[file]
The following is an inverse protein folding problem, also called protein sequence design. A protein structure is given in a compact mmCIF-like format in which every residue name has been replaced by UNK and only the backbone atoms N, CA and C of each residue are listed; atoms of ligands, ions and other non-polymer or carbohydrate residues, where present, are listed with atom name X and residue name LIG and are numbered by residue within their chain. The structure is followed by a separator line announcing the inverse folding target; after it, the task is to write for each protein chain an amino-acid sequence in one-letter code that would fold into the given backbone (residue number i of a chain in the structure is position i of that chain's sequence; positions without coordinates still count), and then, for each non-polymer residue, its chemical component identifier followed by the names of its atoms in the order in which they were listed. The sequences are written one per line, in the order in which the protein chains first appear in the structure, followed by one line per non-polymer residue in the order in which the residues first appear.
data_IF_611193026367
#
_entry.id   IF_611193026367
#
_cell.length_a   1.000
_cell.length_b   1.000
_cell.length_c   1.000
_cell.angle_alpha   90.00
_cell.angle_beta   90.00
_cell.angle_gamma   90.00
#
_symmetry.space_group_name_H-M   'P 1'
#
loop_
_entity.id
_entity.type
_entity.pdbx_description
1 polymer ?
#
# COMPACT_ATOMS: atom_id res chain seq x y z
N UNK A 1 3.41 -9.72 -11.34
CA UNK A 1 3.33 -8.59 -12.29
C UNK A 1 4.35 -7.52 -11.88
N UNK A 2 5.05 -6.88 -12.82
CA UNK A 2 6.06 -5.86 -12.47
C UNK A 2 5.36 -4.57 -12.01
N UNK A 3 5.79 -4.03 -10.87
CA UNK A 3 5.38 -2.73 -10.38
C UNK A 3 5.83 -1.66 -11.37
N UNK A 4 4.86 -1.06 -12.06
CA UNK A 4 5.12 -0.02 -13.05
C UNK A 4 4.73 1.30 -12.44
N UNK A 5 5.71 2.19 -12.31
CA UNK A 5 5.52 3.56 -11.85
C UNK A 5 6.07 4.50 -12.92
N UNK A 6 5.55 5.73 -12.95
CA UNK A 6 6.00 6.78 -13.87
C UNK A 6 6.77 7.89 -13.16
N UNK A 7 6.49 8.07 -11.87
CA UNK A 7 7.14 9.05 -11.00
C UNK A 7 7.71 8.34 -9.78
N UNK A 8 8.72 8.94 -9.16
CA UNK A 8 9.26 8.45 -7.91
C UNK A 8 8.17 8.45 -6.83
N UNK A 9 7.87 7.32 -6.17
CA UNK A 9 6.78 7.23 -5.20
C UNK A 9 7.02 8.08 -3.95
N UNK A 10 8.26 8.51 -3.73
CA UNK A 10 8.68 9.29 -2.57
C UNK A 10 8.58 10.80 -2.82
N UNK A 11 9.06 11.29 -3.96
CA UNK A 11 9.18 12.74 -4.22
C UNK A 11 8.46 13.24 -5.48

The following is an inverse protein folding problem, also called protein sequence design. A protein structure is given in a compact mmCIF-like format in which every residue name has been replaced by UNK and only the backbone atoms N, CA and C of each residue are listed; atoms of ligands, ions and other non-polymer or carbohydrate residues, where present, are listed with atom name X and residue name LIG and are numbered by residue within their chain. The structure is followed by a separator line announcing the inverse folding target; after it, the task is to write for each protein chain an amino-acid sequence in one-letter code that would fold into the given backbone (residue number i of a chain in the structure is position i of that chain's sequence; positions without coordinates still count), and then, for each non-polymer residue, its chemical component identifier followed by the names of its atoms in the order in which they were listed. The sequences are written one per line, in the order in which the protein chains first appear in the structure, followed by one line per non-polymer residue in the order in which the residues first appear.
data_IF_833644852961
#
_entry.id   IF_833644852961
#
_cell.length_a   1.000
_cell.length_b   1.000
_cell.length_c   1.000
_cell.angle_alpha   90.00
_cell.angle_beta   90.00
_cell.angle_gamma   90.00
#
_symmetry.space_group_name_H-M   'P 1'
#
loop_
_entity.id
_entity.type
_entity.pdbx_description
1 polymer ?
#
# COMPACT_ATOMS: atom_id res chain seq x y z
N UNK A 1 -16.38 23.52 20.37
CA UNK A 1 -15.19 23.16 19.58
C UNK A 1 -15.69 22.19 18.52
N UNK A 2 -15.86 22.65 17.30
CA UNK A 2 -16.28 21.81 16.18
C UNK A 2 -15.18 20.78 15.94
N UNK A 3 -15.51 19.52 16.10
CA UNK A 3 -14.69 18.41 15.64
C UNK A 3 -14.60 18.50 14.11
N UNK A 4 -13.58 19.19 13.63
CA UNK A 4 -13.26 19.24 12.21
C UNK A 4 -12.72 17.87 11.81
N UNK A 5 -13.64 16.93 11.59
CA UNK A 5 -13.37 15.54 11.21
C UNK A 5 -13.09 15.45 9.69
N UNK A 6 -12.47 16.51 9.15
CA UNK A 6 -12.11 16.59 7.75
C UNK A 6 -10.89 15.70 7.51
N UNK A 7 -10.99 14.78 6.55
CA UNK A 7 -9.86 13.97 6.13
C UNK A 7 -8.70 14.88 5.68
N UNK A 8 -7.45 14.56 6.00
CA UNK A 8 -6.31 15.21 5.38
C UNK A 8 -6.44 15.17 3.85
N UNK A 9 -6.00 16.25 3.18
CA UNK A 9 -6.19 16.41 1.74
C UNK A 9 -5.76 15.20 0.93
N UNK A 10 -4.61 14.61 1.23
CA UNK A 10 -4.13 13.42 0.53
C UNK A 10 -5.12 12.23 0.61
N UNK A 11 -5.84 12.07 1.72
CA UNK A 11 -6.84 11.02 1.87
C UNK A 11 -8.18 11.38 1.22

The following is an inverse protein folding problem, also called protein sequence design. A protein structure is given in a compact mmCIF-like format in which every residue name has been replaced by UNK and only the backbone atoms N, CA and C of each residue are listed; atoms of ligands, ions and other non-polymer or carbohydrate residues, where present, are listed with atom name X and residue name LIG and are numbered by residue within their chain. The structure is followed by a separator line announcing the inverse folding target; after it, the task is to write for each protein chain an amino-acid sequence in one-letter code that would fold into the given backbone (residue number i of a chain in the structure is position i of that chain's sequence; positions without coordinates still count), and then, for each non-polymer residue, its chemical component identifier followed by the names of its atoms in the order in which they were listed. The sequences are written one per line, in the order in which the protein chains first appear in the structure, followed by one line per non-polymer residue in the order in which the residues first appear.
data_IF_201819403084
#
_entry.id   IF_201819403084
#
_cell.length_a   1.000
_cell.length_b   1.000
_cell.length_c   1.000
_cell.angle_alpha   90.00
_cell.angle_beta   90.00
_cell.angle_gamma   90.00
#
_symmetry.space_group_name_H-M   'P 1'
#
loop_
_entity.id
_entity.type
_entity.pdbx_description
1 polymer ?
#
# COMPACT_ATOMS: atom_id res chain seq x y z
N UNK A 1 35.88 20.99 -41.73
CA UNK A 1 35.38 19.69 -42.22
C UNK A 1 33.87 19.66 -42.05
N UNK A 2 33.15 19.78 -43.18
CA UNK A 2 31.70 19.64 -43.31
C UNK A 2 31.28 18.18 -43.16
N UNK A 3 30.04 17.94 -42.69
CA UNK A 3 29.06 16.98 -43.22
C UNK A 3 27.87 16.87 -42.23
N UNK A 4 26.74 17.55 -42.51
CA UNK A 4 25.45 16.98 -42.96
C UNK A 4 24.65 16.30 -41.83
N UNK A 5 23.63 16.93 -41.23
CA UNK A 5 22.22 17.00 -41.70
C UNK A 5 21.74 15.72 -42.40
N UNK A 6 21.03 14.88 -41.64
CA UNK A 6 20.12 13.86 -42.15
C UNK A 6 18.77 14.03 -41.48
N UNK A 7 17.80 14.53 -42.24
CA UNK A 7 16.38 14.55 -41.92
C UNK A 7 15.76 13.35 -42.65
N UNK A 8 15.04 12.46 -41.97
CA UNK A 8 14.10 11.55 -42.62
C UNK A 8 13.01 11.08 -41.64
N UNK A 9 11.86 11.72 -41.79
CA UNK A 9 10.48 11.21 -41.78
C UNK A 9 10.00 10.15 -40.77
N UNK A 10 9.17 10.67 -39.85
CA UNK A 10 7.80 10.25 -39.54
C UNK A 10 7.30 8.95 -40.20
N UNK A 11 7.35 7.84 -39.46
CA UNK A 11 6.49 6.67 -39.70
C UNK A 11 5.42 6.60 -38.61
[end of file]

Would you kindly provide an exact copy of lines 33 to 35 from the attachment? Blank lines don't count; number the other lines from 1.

C UNK A 4 4.73 1.30 -12.44
N UNK A 5 5.71 2.19 -12.31
CA UNK A 5 5.52 3.56 -11.85